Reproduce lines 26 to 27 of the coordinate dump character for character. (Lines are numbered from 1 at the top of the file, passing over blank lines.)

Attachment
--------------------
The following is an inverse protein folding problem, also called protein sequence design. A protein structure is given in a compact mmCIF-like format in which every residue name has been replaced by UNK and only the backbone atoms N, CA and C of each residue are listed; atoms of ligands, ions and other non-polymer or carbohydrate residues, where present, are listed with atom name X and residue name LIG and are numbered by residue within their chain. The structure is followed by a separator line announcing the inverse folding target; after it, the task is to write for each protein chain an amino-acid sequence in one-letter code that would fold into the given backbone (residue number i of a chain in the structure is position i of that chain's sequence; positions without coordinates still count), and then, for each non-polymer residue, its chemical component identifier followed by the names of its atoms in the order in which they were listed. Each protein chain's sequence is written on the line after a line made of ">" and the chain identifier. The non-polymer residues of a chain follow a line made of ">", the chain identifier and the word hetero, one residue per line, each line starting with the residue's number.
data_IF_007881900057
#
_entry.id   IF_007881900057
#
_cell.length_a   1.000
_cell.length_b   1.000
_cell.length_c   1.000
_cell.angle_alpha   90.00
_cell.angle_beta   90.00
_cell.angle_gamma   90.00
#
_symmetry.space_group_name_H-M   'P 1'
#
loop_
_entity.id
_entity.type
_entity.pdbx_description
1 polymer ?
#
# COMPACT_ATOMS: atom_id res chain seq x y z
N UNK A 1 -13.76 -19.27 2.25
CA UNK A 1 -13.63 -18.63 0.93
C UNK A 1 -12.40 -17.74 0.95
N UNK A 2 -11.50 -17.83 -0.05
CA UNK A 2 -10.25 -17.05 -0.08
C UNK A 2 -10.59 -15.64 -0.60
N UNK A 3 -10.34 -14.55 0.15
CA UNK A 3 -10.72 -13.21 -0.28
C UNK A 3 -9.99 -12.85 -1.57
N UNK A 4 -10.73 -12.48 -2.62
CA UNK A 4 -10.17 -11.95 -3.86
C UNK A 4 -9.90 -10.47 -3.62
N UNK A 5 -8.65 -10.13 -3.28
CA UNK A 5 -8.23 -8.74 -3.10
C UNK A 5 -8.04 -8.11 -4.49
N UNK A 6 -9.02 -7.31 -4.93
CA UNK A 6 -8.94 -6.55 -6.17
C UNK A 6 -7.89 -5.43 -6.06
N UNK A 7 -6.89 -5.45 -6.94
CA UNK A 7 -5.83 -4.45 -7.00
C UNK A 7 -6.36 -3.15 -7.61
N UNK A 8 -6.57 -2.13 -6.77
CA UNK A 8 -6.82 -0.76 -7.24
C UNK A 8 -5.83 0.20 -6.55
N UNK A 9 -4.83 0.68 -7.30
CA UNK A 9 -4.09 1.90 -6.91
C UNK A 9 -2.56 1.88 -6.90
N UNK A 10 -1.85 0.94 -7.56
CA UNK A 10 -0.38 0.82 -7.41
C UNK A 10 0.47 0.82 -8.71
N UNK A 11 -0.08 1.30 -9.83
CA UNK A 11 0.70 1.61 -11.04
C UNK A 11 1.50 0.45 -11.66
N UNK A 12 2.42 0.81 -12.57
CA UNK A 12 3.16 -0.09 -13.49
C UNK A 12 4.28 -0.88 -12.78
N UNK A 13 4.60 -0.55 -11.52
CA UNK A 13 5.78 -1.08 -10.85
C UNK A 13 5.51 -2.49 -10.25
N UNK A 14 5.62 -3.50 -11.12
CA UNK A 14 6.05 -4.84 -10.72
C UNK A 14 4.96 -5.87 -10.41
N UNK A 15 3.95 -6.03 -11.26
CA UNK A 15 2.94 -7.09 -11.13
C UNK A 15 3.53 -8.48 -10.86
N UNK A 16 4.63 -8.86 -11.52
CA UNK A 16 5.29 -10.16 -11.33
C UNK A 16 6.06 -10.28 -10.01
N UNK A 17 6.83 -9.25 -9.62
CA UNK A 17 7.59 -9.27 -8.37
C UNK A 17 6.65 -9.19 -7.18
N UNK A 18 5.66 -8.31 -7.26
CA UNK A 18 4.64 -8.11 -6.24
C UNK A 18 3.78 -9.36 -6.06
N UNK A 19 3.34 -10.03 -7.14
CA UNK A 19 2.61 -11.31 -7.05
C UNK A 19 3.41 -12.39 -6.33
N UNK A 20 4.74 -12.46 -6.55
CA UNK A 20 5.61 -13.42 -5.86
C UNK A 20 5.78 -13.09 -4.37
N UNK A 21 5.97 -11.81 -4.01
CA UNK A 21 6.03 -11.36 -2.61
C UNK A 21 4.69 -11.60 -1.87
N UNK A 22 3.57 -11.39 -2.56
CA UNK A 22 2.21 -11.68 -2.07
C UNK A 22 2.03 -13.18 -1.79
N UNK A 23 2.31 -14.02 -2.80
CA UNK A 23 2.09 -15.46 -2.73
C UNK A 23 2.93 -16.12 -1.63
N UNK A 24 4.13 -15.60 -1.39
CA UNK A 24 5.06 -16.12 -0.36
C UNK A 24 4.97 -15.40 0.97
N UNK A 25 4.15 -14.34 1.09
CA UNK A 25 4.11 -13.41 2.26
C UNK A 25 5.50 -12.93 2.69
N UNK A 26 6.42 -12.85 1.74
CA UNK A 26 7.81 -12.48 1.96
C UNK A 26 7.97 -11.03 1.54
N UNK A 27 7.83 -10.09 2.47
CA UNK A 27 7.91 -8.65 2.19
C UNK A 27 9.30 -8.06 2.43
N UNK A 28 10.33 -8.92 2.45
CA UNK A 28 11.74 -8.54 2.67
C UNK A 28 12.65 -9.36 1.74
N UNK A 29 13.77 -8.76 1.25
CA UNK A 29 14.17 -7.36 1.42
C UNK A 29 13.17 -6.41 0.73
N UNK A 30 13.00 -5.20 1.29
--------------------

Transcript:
CA UNK A 2 -10.25 -17.05 -0.08
C UNK A 2 -10.59 -15.64 -0.60